Instead, he said that the “hallowed ground” of the Nippon Budokan, which hosted judo at the 1964 Tokyo Games, would be a fitting place for the Frenchman to finally complete his hat-trick.
“Just going to that venue gives me a special feeling — I’ve only seen video footage of Olympic judo at the Budokan, so I’m really excited to see it with my own eyes,” Nomura said.
“Riner has said he’s really looking forward to competing in Japan — the birthplace of judo. I’d love to see Harasawa against Riner in the final,” he added.
ANGELS BEATEN: The Astros broke through with four runs in the 12th inning in a 9-5 win that left them just three victories from clinching the AL West division title Houston Astros manager Dusty Baker on Wednesday said that a huge source of pride about his American League West-leading team is the way they play defense after right fielder Chas McCormick made two huge plays in their 9-5 victory over the Los Angeles Angels in 12 innings. McCormick made a one-hop throw to prevent Shohei Ohtani from scoring the potential game-winning run in the 10th inning. Two innings later, the Astros broke through with four runs, including a two-run double by Jose Altuve, to reduce their magic number to three to clinch their fourth division title in five seasons. “He has been working
The girls on Afghanistan’s national soccer team were anxious. For weeks, they had been moving around the country, waiting for word that they could leave. One wants to be a doctor, another a movie producer, others engineers. All dream of growing up to be professional soccer players. The message finally came early on Sunday: A charter flight would carry the girls and their families from Afghanistan — to where they did not know. The buses that would take them to the airport were already on their way. “They left their homes and left everything behind,” said Farkhunda Muhtaj, the captain of the Afghanistan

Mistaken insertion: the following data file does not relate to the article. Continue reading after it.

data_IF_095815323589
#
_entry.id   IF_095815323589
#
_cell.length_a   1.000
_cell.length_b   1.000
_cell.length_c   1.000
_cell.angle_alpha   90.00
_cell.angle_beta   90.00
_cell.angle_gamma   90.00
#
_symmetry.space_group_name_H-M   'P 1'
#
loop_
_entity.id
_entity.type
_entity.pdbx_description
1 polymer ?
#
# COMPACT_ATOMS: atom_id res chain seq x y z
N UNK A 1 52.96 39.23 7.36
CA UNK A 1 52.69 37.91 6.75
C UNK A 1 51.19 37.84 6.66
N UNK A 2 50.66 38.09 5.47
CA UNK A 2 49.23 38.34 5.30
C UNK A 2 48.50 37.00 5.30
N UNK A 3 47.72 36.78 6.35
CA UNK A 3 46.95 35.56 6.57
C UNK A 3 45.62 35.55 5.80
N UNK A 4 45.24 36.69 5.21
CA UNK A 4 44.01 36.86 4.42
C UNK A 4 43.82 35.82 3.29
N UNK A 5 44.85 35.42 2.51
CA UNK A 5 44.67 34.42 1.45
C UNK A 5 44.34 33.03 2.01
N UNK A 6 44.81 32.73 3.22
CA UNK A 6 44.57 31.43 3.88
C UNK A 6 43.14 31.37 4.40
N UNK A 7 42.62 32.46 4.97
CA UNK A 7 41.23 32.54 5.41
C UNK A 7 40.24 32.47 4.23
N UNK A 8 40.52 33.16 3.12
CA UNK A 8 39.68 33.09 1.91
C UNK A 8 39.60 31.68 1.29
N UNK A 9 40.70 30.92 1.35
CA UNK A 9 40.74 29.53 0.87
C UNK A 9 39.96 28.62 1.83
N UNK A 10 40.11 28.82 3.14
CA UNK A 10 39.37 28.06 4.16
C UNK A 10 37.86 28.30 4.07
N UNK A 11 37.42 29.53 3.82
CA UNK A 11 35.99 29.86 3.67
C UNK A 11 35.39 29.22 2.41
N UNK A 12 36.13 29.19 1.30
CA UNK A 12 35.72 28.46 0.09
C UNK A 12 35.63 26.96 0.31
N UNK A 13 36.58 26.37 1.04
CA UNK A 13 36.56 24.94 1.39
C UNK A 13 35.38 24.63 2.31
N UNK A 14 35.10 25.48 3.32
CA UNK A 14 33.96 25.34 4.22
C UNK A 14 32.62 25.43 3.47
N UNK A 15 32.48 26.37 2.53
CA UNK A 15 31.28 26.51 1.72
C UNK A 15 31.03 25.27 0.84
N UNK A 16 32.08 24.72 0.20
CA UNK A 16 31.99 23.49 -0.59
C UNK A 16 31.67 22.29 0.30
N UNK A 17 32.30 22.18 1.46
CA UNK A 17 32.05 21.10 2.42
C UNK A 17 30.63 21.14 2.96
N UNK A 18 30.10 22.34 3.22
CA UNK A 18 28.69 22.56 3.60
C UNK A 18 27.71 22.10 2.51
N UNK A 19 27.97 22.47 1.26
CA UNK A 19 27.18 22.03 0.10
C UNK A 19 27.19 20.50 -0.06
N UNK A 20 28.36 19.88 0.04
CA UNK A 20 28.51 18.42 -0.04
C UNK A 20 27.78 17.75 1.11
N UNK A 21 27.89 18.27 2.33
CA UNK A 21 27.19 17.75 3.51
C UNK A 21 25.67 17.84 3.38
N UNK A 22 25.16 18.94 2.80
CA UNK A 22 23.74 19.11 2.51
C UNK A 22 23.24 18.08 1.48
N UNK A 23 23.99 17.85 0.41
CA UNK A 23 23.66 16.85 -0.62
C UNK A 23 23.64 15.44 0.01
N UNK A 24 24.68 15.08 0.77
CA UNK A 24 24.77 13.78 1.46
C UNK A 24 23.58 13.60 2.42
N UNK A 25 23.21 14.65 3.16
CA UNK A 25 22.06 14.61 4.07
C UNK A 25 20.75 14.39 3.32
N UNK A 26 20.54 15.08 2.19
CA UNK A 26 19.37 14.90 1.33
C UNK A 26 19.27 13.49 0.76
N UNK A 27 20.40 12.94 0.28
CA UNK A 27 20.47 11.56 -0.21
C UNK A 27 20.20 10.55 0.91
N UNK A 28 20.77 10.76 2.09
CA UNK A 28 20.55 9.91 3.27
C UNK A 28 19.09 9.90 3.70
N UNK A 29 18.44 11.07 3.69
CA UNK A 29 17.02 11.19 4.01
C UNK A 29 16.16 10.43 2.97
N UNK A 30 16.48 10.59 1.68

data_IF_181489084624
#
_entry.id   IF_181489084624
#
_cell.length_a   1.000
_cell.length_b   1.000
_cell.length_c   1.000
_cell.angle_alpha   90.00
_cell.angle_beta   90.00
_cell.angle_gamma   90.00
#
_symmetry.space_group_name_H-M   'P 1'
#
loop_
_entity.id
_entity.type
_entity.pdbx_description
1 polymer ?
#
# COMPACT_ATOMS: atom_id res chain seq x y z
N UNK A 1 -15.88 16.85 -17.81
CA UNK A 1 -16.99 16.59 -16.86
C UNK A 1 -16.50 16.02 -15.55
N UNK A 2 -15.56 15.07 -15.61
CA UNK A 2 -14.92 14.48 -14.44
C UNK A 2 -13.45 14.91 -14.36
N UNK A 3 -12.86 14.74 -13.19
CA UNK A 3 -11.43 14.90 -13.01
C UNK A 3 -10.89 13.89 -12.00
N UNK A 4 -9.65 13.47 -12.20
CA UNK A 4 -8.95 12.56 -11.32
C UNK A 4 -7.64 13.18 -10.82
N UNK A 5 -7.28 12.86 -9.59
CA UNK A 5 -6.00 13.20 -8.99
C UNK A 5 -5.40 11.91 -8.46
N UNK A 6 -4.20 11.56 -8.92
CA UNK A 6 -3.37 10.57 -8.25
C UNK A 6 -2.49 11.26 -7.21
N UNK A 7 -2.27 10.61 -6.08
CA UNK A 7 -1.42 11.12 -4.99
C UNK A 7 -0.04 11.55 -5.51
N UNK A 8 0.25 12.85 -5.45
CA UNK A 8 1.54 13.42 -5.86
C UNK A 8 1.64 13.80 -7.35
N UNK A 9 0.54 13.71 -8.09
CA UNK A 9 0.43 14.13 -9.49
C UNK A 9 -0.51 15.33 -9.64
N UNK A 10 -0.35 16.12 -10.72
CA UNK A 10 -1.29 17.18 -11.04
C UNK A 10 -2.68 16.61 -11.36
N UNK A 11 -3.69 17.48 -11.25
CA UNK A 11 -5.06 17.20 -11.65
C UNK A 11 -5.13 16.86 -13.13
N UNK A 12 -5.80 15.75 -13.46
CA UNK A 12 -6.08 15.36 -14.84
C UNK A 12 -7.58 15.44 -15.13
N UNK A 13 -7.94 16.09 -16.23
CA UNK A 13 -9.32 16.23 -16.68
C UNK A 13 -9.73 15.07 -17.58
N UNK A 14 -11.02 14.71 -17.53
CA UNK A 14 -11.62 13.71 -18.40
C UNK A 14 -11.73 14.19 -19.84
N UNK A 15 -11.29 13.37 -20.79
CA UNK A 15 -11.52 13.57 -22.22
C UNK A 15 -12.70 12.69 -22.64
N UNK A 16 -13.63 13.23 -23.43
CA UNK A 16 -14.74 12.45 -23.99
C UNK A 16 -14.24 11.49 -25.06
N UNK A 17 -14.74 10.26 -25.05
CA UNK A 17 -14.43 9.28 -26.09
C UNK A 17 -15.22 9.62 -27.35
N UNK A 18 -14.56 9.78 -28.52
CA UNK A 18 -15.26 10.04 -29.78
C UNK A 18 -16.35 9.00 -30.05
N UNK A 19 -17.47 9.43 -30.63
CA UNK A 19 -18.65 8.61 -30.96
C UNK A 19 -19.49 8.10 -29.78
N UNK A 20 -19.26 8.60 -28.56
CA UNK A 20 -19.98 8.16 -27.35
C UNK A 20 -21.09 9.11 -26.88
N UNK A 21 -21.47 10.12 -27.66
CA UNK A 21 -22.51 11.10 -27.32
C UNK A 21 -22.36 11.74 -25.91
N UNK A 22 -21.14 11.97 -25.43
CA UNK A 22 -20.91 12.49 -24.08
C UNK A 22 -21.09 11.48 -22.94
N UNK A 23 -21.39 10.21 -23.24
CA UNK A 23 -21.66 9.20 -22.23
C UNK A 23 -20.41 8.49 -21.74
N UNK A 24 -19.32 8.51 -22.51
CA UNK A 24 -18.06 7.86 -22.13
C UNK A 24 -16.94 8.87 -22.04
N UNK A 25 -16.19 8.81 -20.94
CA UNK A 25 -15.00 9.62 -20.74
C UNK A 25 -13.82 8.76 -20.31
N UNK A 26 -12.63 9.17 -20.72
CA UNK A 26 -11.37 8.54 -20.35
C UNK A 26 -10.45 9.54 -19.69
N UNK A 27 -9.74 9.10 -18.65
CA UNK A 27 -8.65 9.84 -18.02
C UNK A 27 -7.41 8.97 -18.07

When she saw 13-year-old Brazilian Rayssa Leal win silver in the first-ever street skateboarding competition at the Summer Olympics in Tokyo, Giovanna Alves Farias only had one wish: to start flying around a skate park herself. “I nearly cried. Seeing a 13-year-old girl like me win a medal was so unexpected,” Farias told reporters. “Before the Games, I was already interested in skateboarding, but after seeing that, I told my dad: ‘Let’s go.’” Leal’s success is fueling a boom in skateboarding among women and girls in Brazil, who see themselves soaring to new heights, maybe even at the Olympics. Right after the Olympics
OUTCLASSED: Despite lacking height, weight and reach advantages, Oleksandr Usyk proved too elusive for Anthony Joshua and landed much cleaner punches Ukraine’s Oleksandr Usyk on Saturday dethroned world heavyweight champion Anthony Joshua in his own backyard, with a stunning display that led to a unanimous decision in front of a sellout crowd at the Tottenham Hotspur Stadium. The 34-year-old former undisputed cruiserweight world champion put on a master class to silence the vast majority of the 67,000 fans who packed into the huge arena. Usyk — giving away height, weight and reach to the champion — proved too elusive for Joshua throughout an enthralling contest and landed the much cleaner shots, finishing with a flurry in round 12 as he went in search